A single duck or goose in a flock of chickens will be lonely.

Do they eat the same feed?

For adult birds, you can use the same feed for chickens, ducks and geese. My only recommendation is to use crumbles or pellets, rather than mash for flocks with waterfowl as ducks and geese have more difficulty eating mash than chickens.

Ducks will want to moisten a mash they eat so they take a mouthful over to their water and try to moisten it in their mouth. So what happens? Feed is spilled and wasted.

So it is best if you stay with crumbles or pellets as that is much easier for them to swallow. Ducks and chickens appreciate the same treats so anything you are using now will be loved by your new guests, too.

How to handle Mr. Grumpy

What if you have a bad-tempered drake or rooster that is attacking or over-mating some individual birds? Again, this can happen in single species flocks, too. They either need to be separated or re-homed.

Do they brood babies the same way? 

Brooding ducklings with chicks together can be an issue. Ducks typically grow much faster than chickens, and goslings grow much faster than ducklings!

The problem is not aggression but is one of clumsiness and the chance of a chick being stepped on by a lumbering duckling or gosling.

As the ducklings become much larger than the chicks, do you raise the water for the ducks so they don’t play in it or keep it low so the chicks can drink from it?

In addition, chicks are more susceptible to health issues in a wet pen than ducks—and keeping a pen dry is harder with ducks. So if you want both chickens and ducks, either raise them separately or give them plenty of space in the brooder with multiple heat lamps, feeders, and waterers with frequent additions of dry litter.

Medicated or non-medicated feed?

Years ago the medication used in chicken feed harmed waterfowl so it was recommended to not use medication in waterfowl feed. However, the drug now used predominantly by feed mills as a coccidiostat is Amprolium, which research has shown is safe for waterfowl. Therefore, medicated starter feed is safe for waterfowl.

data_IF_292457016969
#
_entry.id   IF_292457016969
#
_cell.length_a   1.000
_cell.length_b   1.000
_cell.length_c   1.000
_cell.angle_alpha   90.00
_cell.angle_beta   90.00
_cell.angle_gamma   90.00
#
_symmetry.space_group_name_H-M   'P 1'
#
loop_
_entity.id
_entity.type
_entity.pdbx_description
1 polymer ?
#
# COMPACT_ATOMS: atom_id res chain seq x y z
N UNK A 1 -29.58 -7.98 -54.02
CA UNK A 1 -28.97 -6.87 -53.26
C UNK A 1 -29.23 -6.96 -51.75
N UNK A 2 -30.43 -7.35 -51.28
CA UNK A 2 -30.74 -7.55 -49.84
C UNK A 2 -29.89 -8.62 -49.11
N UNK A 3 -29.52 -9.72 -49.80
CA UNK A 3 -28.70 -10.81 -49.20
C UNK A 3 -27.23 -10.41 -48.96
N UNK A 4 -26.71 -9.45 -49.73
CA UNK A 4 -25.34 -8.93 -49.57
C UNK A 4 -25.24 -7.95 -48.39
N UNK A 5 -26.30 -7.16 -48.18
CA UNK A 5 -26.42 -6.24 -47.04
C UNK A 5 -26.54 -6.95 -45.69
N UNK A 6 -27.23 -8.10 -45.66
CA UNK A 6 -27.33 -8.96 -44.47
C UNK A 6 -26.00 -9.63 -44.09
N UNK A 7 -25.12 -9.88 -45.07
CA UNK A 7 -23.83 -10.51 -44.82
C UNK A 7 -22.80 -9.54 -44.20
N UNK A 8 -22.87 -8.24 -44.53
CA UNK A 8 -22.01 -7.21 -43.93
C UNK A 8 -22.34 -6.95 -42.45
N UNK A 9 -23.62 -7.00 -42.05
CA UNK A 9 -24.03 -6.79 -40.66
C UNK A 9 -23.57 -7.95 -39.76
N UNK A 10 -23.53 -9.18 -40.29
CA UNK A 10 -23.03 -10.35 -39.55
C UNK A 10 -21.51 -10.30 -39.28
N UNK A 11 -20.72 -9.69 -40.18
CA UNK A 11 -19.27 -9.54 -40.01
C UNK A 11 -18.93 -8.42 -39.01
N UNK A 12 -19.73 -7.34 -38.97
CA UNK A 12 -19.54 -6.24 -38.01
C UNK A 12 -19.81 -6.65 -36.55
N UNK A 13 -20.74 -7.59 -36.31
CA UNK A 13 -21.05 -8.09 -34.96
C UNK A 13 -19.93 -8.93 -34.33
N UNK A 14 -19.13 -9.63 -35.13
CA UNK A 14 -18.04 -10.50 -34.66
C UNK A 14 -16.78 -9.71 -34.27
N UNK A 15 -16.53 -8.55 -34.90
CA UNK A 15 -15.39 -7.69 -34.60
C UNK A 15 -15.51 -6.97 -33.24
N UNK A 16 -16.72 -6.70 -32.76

Of course if non-medicated chick starter is available then I would use it. But I would never use a grower or maintenance feed that is not suitable for waterfowl as a starter feed just because it is not medicated.

What about niacin?

The one thing that you may need to do for ducklings eating a chicken starter feed is to supplement with niacin (vitamin B3). Ducklings require a higher level than chicks. Whereas most chicken feed has enough niacin for chickens, some rations slip below the levels required for ducks.

Instead of waiting for a problem to develop (deformed, painful legs and joints), you can easily give extra niacin for the first eight weeks when they are growing the fastest. And the additional niacin will not harm the chicks.

Our recommendation is to use either niacin tablets or vitamin packs. Assuming you purchase 500mg niacin tablets, one tablet has enough niacin for 55 ducks a day (or 55 days for one duck). Grind this up and sprinkle a bit on their feed every day.

Most poultry vitamin packs are designed to be added to 128 gallons of water. If you use a pack with at least 7500 mg of niacin, your ducks will get all the niacin they need from their water.

On bringing the two together

Whether you are a chicken fan looking to broaden your horizon or a duck enthusiast wondering about the other side, you can be comfortable in knowing that you can have chickens and waterfowl together.

It just takes a little planning and initial observation to make sure things are working. Each species has its own attributes—so have them both for the best of both worlds!